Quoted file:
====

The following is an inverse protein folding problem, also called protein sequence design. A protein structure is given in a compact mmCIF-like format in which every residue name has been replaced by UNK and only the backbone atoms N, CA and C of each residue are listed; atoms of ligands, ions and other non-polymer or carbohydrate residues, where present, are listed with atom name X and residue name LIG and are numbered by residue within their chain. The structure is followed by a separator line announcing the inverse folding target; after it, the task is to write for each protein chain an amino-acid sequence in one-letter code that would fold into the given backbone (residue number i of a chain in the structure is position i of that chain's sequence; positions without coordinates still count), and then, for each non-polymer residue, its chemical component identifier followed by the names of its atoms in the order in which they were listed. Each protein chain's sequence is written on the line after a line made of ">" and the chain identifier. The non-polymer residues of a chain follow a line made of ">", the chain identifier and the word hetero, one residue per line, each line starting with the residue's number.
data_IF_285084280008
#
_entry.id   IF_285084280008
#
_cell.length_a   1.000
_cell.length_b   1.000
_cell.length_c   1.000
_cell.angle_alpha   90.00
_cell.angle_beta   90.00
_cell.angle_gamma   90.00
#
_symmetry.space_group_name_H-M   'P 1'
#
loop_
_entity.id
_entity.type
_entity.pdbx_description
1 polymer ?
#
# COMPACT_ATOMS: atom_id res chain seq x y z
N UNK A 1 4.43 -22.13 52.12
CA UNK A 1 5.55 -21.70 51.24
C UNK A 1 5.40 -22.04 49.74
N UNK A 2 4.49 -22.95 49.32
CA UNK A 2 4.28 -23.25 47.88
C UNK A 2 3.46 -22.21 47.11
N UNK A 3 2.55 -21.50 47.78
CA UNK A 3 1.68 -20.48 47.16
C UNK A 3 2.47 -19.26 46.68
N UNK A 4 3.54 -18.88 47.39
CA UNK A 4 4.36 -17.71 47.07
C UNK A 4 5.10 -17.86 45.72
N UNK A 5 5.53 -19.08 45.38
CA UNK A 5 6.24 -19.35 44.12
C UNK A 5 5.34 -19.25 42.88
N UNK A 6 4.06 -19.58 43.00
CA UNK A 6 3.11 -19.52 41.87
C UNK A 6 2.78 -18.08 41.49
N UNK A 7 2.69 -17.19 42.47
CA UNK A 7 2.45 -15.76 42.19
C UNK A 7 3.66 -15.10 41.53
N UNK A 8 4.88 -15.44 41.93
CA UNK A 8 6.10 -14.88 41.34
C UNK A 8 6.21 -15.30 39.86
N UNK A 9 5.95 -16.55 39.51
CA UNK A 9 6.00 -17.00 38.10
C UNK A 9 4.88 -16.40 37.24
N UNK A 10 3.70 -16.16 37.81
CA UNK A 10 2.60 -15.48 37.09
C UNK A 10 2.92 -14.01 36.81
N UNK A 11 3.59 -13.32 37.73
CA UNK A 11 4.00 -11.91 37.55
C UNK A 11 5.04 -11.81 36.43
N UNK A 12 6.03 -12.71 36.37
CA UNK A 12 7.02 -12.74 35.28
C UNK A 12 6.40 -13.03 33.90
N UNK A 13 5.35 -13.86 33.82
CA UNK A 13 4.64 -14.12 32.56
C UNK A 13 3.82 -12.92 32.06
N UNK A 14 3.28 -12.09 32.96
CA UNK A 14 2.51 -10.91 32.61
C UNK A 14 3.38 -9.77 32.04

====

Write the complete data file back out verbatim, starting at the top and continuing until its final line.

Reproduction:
The following is an inverse protein folding problem, also called protein sequence design. A protein structure is given in a compact mmCIF-like format in which every residue name has been replaced by UNK and only the backbone atoms N, CA and C of each residue are listed; atoms of ligands, ions and other non-polymer or carbohydrate residues, where present, are listed with atom name X and residue name LIG and are numbered by residue within their chain. The structure is followed by a separator line announcing the inverse folding target; after it, the task is to write for each protein chain an amino-acid sequence in one-letter code that would fold into the given backbone (residue number i of a chain in the structure is position i of that chain's sequence; positions without coordinates still count), and then, for each non-polymer residue, its chemical component identifier followed by the names of its atoms in the order in which they were listed. Each protein chain's sequence is written on the line after a line made of ">" and the chain identifier. The non-polymer residues of a chain follow a line made of ">", the chain identifier and the word hetero, one residue per line, each line starting with the residue's number.
data_IF_285084280008
#
_entry.id   IF_285084280008
#
_cell.length_a   1.000
_cell.length_b   1.000
_cell.length_c   1.000
_cell.angle_alpha   90.00
_cell.angle_beta   90.00
_cell.angle_gamma   90.00
#
_symmetry.space_group_name_H-M   'P 1'
#
loop_
_entity.id
_entity.type
_entity.pdbx_description
1 polymer ?
#
# COMPACT_ATOMS: atom_id res chain seq x y z
N UNK A 1 4.43 -22.13 52.12
CA UNK A 1 5.55 -21.70 51.24
C UNK A 1 5.40 -22.04 49.74
N UNK A 2 4.49 -22.95 49.32
CA UNK A 2 4.28 -23.25 47.88
C UNK A 2 3.46 -22.21 47.11
N UNK A 3 2.55 -21.50 47.78
CA UNK A 3 1.68 -20.48 47.16
C UNK A 3 2.47 -19.26 46.68
N UNK A 4 3.54 -18.88 47.39
CA UNK A 4 4.36 -17.71 47.07
C UNK A 4 5.10 -17.86 45.72
N UNK A 5 5.53 -19.08 45.38
CA UNK A 5 6.24 -19.35 44.12
C UNK A 5 5.34 -19.25 42.88
N UNK A 6 4.06 -19.58 43.00
CA UNK A 6 3.11 -19.52 41.87
C UNK A 6 2.78 -18.08 41.49
N UNK A 7 2.69 -17.19 42.47
CA UNK A 7 2.45 -15.76 42.19
C UNK A 7 3.66 -15.10 41.53
N UNK A 8 4.88 -15.44 41.93
CA UNK A 8 6.10 -14.88 41.34
C UNK A 8 6.21 -15.30 39.86
N UNK A 9 5.95 -16.55 39.51
CA UNK A 9 6.00 -17.00 38.10
C UNK A 9 4.88 -16.40 37.24
N UNK A 10 3.70 -16.16 37.81
CA UNK A 10 2.60 -15.48 37.09
C UNK A 10 2.92 -14.01 36.81
N UNK A 11 3.59 -13.32 37.73
CA UNK A 11 4.00 -11.91 37.55
C UNK A 11 5.04 -11.81 36.43
N UNK A 12 6.03 -12.71 36.37
CA UNK A 12 7.02 -12.74 35.28
C UNK A 12 6.40 -13.03 33.90
N UNK A 13 5.35 -13.86 33.82
CA UNK A 13 4.64 -14.12 32.56
C UNK A 13 3.82 -12.92 32.06
N UNK A 14 3.28 -12.09 32.96
CA UNK A 14 2.51 -10.91 32.61
C UNK A 14 3.38 -9.77 32.04